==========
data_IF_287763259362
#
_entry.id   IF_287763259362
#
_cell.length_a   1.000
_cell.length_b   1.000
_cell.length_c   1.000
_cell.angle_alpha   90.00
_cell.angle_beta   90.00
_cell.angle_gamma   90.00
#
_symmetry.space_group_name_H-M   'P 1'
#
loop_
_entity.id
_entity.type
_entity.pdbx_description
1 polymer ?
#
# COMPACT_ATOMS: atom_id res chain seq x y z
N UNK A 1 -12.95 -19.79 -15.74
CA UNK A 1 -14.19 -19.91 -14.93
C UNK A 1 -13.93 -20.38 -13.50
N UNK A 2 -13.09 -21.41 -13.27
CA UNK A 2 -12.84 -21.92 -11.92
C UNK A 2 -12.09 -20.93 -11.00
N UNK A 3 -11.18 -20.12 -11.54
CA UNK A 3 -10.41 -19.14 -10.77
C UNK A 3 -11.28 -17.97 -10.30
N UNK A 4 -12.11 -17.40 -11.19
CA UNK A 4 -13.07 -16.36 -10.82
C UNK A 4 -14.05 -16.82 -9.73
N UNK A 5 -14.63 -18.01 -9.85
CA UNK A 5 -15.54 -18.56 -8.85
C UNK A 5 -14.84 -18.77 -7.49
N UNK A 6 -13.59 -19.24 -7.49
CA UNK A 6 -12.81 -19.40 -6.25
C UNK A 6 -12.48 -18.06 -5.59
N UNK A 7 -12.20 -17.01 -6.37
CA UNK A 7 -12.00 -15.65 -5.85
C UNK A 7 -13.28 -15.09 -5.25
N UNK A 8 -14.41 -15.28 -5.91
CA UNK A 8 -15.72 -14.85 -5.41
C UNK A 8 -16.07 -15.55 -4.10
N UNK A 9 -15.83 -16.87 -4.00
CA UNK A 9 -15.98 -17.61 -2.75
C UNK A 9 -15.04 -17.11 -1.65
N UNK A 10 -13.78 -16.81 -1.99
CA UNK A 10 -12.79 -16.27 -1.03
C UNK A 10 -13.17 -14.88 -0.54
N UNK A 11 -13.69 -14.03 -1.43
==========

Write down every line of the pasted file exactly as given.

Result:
data_IF_287763259362
#
_entry.id   IF_287763259362
#
_cell.length_a   1.000
_cell.length_b   1.000
_cell.length_c   1.000
_cell.angle_alpha   90.00
_cell.angle_beta   90.00
_cell.angle_gamma   90.00
#
_symmetry.space_group_name_H-M   'P 1'
#
loop_
_entity.id
_entity.type
_entity.pdbx_description
1 polymer ?
#
# COMPACT_ATOMS: atom_id res chain seq x y z
N UNK A 1 -12.95 -19.79 -15.74
CA UNK A 1 -14.19 -19.91 -14.93
C UNK A 1 -13.93 -20.38 -13.50
N UNK A 2 -13.09 -21.41 -13.27
CA UNK A 2 -12.84 -21.92 -11.92
C UNK A 2 -12.09 -20.93 -11.00
N UNK A 3 -11.18 -20.12 -11.54
CA UNK A 3 -10.41 -19.14 -10.77
C UNK A 3 -11.28 -17.97 -10.30
N UNK A 4 -12.11 -17.40 -11.19
CA UNK A 4 -13.07 -16.36 -10.82
C UNK A 4 -14.05 -16.82 -9.73
N UNK A 5 -14.63 -18.01 -9.85
CA UNK A 5 -15.54 -18.56 -8.85
C UNK A 5 -14.84 -18.77 -7.49
N UNK A 6 -13.59 -19.24 -7.49
CA UNK A 6 -12.81 -19.40 -6.25
C UNK A 6 -12.48 -18.06 -5.59
N UNK A 7 -12.20 -17.01 -6.37
CA UNK A 7 -12.00 -15.65 -5.85
C UNK A 7 -13.28 -15.09 -5.25
N UNK A 8 -14.41 -15.28 -5.91
CA UNK A 8 -15.72 -14.85 -5.41
C UNK A 8 -16.07 -15.55 -4.10
N UNK A 9 -15.83 -16.87 -4.00
CA UNK A 9 -15.98 -17.61 -2.75
C UNK A 9 -15.04 -17.11 -1.65
N UNK A 10 -13.78 -16.81 -1.99
CA UNK A 10 -12.79 -16.27 -1.03
C UNK A 10 -13.17 -14.88 -0.54
N UNK A 11 -13.69 -14.03 -1.43